Actis welcomes CITB’s £5 million funding
The Construction Industry Training Board’s (CITB’s) announcement this week that it is ploughing £5 million into helping underrepresented people move into the industry has been welcomed by insulation specialist Actis.
The CITB’s Pathways into Construction fund will help building firms train ‘hard to reach’ candidates in a bid to address the skills shortage – which is likely to become more severe after Brexit.
The cash will enable business to take on workers from five key undepresented sectors of society: women, former military personnel, young people not in education or training, the long-term unemployed and certain students.
Actis has been a long-term champion of one method of plugging the skills gap – namely increasing the percentage of off-site properties built every year.
Timber frame, factory-built homes take far less time to construct, than their brick and block counterparts, while offering equally good, if not better, thermal performance.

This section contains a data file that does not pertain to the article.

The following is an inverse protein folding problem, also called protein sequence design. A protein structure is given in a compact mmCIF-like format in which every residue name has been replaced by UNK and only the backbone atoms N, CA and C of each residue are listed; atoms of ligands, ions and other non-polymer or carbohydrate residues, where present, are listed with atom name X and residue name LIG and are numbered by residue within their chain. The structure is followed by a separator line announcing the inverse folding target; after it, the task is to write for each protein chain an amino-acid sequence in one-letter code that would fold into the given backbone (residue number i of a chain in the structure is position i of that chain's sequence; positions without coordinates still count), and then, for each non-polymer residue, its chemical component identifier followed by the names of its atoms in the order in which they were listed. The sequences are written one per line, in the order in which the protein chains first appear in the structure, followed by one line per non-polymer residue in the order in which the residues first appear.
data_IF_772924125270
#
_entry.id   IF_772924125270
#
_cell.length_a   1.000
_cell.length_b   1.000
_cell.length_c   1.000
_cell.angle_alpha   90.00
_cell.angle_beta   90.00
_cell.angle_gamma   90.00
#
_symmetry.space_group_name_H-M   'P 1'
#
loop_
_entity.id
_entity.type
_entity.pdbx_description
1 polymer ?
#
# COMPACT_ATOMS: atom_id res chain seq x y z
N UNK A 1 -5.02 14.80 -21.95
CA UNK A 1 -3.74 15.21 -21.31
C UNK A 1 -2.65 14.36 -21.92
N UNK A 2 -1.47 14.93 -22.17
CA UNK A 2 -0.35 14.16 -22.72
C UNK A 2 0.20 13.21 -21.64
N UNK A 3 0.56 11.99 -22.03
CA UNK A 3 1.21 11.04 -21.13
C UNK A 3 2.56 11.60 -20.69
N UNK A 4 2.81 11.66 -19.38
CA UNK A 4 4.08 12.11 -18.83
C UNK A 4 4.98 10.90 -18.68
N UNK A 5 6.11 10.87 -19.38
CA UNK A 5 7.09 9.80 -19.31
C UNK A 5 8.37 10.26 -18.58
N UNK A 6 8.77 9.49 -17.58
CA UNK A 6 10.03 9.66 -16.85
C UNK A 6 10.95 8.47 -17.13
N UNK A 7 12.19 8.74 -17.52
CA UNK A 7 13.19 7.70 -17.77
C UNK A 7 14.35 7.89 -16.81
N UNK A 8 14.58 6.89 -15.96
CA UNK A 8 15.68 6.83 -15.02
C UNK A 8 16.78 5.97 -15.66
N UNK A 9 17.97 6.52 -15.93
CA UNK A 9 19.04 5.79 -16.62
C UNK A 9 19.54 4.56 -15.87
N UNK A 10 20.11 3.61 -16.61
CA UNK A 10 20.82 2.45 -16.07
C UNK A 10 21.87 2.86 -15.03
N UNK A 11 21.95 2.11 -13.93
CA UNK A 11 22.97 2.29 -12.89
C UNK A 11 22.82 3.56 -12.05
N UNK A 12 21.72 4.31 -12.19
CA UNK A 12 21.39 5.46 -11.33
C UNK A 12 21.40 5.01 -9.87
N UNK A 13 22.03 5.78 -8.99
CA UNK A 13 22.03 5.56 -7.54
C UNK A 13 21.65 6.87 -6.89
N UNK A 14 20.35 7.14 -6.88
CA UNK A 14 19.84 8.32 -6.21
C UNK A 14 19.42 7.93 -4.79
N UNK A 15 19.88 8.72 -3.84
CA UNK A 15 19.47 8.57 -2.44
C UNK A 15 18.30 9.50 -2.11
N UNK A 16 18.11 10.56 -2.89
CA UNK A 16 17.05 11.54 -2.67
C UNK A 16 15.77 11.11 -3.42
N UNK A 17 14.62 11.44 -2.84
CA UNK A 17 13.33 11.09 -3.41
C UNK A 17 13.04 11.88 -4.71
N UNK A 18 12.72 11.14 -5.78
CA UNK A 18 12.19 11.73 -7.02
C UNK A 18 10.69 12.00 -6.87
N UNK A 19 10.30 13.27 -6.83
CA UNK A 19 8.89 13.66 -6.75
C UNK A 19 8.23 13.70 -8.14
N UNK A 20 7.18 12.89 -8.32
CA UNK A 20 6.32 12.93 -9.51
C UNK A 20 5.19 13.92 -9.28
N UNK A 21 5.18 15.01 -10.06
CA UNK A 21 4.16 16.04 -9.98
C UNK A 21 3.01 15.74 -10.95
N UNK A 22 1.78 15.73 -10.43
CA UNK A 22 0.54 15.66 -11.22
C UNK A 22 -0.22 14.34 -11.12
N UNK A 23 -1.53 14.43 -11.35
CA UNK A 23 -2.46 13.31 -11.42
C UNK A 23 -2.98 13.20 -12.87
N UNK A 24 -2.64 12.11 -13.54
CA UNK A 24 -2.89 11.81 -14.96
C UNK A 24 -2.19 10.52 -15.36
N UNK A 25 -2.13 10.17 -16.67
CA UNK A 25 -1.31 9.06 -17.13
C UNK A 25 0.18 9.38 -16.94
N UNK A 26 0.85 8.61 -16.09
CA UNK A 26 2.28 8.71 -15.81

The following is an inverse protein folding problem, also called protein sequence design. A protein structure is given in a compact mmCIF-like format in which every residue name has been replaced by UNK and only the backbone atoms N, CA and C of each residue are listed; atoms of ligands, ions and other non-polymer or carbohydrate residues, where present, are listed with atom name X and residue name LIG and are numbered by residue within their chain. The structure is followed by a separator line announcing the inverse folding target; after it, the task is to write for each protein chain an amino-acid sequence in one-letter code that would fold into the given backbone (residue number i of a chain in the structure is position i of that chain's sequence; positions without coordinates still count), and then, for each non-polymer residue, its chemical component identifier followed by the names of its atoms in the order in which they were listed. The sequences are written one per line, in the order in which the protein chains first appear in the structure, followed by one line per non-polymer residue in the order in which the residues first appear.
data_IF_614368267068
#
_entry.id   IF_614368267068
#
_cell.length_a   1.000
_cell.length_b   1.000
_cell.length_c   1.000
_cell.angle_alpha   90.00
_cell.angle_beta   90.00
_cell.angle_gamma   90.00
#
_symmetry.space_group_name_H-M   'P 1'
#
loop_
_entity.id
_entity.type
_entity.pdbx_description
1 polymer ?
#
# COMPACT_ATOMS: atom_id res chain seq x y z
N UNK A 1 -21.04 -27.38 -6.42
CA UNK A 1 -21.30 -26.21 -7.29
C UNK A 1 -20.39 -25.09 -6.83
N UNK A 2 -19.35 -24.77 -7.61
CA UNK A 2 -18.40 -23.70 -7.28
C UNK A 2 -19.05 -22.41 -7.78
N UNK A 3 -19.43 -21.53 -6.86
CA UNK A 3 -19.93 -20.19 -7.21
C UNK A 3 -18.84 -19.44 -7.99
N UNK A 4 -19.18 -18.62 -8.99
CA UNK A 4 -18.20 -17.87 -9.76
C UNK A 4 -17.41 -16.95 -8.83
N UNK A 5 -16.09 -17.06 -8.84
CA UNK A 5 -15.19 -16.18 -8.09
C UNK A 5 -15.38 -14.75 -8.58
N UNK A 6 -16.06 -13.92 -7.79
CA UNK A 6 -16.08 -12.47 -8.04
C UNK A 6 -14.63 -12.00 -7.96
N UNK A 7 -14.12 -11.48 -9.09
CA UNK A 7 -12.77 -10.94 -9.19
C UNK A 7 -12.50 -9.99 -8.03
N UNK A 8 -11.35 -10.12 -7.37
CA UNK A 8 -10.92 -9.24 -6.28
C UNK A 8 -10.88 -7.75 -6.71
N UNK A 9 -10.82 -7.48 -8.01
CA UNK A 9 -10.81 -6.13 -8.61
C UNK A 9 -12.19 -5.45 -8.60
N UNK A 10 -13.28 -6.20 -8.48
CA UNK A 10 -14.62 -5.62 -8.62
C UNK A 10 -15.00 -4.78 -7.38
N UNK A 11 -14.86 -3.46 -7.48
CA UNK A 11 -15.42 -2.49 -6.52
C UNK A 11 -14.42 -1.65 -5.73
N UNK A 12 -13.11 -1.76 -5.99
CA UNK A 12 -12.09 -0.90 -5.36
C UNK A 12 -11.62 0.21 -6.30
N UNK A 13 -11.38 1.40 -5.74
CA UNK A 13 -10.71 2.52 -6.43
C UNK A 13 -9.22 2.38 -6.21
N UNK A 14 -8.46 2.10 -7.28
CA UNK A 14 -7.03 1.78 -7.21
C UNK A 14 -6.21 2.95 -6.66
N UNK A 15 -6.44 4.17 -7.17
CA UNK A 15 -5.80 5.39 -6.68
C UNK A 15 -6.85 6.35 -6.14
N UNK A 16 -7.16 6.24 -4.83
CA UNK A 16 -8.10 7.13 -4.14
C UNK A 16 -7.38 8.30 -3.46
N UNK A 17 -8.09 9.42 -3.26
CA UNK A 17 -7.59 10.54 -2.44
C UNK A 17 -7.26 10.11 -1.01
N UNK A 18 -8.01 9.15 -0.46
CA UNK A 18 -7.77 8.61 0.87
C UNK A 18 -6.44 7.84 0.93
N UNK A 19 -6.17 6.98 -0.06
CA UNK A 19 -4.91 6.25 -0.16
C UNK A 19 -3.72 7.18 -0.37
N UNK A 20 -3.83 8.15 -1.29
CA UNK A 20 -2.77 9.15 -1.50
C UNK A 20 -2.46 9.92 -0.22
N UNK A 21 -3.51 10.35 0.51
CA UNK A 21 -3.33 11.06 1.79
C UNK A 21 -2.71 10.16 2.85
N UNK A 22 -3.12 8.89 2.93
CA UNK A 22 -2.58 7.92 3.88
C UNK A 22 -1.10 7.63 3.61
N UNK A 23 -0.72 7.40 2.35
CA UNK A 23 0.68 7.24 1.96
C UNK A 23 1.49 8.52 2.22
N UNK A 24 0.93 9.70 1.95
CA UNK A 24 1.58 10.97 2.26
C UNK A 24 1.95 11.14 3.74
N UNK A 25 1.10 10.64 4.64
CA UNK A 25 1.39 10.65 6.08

Actis regional director, Jemma Harris, says the CITB initiative, combined with an increase in off-site construction, will go some way towards addressing the housing crisis.
“Creating a timber frame home is around 30% faster than building in brick and block. Timber frame walls, floors and roofs, complete with electrical wiring, plumbing and insulation are built in factories at relative speed. Indeed, some insulation systems such as Actis Hybrid, which consists of insulation, vapour control layer and breather membrane, can be installed effectively with ease by someone who has had minimal training which can even be delivered via an online tutorial.
“As these three in one systems are quicker to install than traditional insulation – many builders report savings of 25% to 50% – this in turn also frees up more man hours.”
Jemma says many of the trainees taken on via the CITB programme could learn some of the ‘easier’ construction skills required to construct off-site homes, enabling those with a longer construction pedigree to address the more complex aspects.